“War,” the little girl says, “is when papa is gone.” If you look out the window, you too might see the horizon line fizzing like a lighted fuse. It began years ago. More and more words were allowed to choose their own meaning, and now we find ourselves surrounded by random fragments of abstruse codes. Don’t you think it’s time for a gumball machine that dispenses eyeballs? Everything else has failed – duty, honor, country. We need to have a conversation, decide on a plan, something, before unfamiliar birds visit us in our sleep, stripping dream bushes of every last berry.
A Religious Feeling
Masked gunmen toting Kalashnikovs roll in on clouds of 9/11 dust. Everything everywhere seesaws whenever one of them fires off some rounds. The police quickly fall to arguing as to how best to proceed, by land, sea, or air. What a story it all makes if you just suppress certain details and invent others. Even a dictatorship ends eventually, but a story is like a self-replicating virus capable of overspreading the so-called “civilized world.” According to one that gets repeated often, we didn’t see what we think we saw when we saw God trying to splash us with someone’s blood.
A Whole Other Puzzle
What a windy day it is! Everything around rumbles, bangs, booms. I want to share it with you anyway. We watch the news, cops beating in some guy’s head, and can think of nothing that doesn’t make us dark. My mom went into the hospital 13 years ago and never came out. Sometimes it just happens, a spontaneous shrine at the death site, a funeral procession of stuffed animals and roses. Lord, protect me from black flies, fog, gas station signs, laundromats, so every morning I can start a poem. There’s a beauty in inventing things that serve no purpose.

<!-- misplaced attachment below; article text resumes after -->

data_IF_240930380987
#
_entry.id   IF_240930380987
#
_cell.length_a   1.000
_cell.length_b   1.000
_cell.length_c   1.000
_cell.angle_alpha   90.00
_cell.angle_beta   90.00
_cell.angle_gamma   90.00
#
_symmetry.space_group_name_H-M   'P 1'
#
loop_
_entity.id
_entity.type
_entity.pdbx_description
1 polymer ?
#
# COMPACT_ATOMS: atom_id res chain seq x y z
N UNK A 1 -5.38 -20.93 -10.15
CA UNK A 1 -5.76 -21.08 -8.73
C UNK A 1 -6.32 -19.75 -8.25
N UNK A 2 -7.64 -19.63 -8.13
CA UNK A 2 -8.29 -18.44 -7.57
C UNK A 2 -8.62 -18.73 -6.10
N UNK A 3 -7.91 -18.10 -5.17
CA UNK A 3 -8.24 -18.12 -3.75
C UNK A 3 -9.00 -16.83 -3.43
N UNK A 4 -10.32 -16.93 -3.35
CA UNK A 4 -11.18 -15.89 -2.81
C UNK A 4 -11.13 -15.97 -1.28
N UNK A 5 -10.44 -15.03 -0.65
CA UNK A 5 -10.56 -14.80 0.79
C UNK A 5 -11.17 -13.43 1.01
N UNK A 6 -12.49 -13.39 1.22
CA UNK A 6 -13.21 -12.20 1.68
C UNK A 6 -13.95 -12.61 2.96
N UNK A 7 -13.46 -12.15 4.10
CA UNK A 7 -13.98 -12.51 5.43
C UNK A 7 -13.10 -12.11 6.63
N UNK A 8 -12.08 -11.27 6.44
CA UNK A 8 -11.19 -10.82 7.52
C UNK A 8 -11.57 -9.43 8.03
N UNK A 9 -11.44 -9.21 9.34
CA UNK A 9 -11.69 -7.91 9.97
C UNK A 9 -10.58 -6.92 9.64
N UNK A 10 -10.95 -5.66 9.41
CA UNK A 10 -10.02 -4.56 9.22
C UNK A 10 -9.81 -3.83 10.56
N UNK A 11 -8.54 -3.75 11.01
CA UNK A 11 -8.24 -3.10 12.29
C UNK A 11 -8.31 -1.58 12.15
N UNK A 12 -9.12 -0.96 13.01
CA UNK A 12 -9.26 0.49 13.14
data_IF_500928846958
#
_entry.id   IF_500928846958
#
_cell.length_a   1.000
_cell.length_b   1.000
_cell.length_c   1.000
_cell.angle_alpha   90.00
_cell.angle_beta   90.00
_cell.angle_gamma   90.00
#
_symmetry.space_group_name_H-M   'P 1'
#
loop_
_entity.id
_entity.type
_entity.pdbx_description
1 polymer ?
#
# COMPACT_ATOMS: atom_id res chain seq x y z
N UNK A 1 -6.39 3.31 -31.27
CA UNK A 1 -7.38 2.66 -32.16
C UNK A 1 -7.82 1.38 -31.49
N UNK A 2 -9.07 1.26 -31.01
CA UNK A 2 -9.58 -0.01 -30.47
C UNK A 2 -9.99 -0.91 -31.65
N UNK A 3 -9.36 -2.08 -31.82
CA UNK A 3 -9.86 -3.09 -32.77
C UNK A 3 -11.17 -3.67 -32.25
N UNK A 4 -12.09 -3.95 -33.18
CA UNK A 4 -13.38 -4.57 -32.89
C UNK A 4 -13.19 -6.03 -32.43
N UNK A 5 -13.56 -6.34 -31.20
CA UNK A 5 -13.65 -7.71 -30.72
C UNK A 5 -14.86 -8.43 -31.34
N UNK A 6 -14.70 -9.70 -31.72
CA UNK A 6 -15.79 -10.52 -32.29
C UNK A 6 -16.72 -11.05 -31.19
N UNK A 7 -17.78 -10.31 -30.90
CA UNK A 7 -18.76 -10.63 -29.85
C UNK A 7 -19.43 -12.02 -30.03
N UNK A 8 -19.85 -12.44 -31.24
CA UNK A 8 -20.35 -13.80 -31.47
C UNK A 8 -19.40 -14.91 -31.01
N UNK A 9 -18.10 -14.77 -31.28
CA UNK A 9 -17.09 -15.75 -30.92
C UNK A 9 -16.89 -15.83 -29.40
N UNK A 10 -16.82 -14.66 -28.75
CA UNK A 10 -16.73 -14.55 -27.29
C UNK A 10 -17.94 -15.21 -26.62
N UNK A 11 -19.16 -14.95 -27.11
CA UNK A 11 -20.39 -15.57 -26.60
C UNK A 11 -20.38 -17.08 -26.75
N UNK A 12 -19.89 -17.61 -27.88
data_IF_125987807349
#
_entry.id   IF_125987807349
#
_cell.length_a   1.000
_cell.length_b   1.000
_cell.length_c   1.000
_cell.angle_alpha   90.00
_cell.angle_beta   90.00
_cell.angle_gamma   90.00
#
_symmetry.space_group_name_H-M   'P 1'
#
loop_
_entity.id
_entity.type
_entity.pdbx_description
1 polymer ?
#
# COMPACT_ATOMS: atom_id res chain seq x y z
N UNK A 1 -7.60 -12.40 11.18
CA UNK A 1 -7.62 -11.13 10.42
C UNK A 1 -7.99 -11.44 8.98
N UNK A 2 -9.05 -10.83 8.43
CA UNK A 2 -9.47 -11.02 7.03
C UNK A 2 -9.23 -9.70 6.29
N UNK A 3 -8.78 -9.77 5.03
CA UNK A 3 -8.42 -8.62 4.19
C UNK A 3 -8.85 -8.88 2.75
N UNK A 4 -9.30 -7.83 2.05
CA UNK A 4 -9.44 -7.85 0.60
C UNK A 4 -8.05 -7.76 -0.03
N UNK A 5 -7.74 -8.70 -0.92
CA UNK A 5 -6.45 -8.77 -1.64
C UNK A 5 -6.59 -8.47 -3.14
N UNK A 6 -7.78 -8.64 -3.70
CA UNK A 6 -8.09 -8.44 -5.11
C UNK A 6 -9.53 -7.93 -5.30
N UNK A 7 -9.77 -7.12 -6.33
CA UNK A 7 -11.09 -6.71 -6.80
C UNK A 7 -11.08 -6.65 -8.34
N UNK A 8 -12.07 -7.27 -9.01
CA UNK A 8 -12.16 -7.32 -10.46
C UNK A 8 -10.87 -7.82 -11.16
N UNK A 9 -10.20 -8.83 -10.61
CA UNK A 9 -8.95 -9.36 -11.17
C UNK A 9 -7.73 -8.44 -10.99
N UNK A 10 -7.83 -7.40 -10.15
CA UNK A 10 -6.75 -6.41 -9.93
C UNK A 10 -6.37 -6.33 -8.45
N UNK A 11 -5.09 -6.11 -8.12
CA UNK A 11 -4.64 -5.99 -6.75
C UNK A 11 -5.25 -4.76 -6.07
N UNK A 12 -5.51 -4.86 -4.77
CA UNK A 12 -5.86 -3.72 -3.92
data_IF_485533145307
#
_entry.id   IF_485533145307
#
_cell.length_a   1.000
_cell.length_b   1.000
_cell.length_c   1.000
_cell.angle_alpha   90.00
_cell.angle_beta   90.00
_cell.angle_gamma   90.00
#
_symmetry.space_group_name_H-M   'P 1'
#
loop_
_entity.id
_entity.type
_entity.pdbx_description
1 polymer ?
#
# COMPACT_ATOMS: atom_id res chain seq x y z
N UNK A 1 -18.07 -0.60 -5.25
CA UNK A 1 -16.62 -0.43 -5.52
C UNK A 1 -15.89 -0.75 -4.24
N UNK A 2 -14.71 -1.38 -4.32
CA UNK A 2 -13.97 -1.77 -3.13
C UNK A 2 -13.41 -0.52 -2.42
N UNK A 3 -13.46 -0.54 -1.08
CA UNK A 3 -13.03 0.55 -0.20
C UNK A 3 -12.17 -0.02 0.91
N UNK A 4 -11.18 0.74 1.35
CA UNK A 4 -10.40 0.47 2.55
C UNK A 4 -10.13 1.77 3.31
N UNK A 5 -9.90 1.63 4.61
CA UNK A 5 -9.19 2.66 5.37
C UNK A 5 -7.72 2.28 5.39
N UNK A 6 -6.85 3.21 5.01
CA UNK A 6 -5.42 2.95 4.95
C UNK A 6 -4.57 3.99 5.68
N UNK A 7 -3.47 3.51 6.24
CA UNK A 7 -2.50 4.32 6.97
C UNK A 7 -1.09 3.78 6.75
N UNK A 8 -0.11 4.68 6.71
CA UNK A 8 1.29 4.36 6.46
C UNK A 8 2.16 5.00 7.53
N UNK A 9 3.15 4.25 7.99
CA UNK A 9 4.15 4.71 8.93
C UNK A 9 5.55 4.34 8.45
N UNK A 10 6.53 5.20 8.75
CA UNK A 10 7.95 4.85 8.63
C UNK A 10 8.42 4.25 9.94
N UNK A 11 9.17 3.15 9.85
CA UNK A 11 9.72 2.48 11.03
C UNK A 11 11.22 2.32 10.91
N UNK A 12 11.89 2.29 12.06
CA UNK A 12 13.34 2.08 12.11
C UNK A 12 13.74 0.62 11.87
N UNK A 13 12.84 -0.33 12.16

Howie Good is the author of three recent collections, I’m Not a Robot from Tolsun Books, The Titanic Sails at Dawn from Alien Buddha Press, and What It Is and How to Use It from Grey Book Press. He co-edits Unbroken and UnLost journals with Dale Wisely.
About the illustrator: Bob McNeil is the author of Verses of Realness. Hal Sirowitz, Queens Poet Laureate, described the book as “A fantastic trip through the mind of a poet who doesn’t flinch at the truth.” McNeil was published in The Shout It Out Anthology, Brine Rights: Stanzas and Clauses for the Causes (Volume 1), San Francisco Peace and Hope, and The Self-Portrait Poetry Collection, etc. Furthermore, McNeil’s work as a professional illustrator, spoken word artist, and writer is dedicated to one cause—justice.